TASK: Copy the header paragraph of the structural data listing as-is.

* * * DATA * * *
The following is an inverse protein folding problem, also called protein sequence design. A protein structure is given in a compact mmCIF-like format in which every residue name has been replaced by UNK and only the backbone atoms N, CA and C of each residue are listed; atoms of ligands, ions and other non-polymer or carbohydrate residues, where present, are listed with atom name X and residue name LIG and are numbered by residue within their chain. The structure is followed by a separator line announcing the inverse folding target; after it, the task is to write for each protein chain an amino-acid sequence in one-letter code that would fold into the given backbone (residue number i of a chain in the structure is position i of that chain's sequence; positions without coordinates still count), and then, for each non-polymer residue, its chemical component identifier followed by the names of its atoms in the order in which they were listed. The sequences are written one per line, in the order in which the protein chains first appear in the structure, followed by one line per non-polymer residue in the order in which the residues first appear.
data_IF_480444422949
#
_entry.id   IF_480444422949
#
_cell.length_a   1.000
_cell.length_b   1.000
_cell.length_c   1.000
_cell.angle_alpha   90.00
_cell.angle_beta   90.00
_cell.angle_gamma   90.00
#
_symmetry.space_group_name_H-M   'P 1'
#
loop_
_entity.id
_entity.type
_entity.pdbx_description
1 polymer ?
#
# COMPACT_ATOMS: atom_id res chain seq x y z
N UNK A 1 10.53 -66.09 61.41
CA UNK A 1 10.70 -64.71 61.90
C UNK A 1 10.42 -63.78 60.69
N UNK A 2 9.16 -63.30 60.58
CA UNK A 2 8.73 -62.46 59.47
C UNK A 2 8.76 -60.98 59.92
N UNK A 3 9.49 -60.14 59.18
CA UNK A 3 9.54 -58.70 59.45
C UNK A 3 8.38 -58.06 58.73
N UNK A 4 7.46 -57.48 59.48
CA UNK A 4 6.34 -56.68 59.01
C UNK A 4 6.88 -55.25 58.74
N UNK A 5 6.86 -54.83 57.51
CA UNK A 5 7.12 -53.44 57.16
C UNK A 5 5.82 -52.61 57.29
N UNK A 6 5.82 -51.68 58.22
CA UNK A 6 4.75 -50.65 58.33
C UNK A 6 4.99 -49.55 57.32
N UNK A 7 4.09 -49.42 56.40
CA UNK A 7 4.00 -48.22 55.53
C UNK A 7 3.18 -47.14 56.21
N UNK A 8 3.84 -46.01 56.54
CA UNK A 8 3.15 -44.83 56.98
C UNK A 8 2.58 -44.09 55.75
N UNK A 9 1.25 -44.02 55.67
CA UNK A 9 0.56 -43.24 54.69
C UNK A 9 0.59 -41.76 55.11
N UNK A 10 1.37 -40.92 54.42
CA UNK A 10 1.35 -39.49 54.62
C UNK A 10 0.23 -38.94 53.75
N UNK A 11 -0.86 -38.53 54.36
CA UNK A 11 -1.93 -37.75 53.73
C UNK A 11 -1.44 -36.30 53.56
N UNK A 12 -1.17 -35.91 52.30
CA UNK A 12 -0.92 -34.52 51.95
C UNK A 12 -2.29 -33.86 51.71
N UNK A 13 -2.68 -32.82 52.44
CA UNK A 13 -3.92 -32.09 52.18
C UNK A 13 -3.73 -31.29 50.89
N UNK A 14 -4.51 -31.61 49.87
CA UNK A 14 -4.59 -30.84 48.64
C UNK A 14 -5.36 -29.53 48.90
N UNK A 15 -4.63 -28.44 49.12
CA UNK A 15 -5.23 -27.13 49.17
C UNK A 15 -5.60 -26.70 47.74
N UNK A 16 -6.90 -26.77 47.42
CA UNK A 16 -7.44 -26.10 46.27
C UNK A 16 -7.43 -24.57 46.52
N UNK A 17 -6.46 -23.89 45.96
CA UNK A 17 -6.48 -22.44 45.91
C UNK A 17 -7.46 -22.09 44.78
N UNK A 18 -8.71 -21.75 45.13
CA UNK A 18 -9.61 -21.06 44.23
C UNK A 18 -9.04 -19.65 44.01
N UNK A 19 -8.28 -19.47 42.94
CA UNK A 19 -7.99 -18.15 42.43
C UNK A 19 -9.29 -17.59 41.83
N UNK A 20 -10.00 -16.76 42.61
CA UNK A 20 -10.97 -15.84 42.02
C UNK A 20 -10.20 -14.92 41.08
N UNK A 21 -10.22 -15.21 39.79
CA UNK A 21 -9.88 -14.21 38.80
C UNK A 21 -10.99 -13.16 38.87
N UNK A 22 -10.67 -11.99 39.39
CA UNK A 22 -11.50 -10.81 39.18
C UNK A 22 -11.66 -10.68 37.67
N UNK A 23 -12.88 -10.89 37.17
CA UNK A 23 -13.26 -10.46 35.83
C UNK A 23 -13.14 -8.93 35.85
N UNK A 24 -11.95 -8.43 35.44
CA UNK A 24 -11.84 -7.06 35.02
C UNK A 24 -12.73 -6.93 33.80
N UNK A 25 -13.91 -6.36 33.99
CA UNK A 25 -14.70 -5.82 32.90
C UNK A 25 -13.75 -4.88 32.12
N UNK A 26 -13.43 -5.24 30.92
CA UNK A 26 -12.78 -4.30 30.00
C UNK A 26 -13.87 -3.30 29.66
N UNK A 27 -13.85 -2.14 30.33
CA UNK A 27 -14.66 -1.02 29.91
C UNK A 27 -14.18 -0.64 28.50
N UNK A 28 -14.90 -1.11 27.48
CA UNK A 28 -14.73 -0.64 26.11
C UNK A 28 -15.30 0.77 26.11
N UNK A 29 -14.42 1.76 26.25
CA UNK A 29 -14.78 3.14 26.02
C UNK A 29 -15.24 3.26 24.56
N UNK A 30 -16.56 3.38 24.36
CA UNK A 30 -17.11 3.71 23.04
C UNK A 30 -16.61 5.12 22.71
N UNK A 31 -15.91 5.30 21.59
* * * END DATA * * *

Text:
The following is an inverse protein folding problem, also called protein sequence design. A protein structure is given in a compact mmCIF-like format in which every residue name has been replaced by UNK and only the backbone atoms N, CA and C of each residue are listed; atoms of ligands, ions and other non-polymer or carbohydrate residues, where present, are listed with atom name X and residue name LIG and are numbered by residue within their chain. The structure is followed by a separator line announcing the inverse folding target; after it, the task is to write for each protein chain an amino-acid sequence in one-letter code that would fold into the given backbone (residue number i of a chain in the structure is position i of that chain's sequence; positions without coordinates still count), and then, for each non-polymer residue, its chemical component identifier followed by the names of its atoms in the order in which they were listed. The sequences are written one per line, in the order in which the protein chains first appear in the structure, followed by one line per non-polymer residue in the order in which the residues first appear.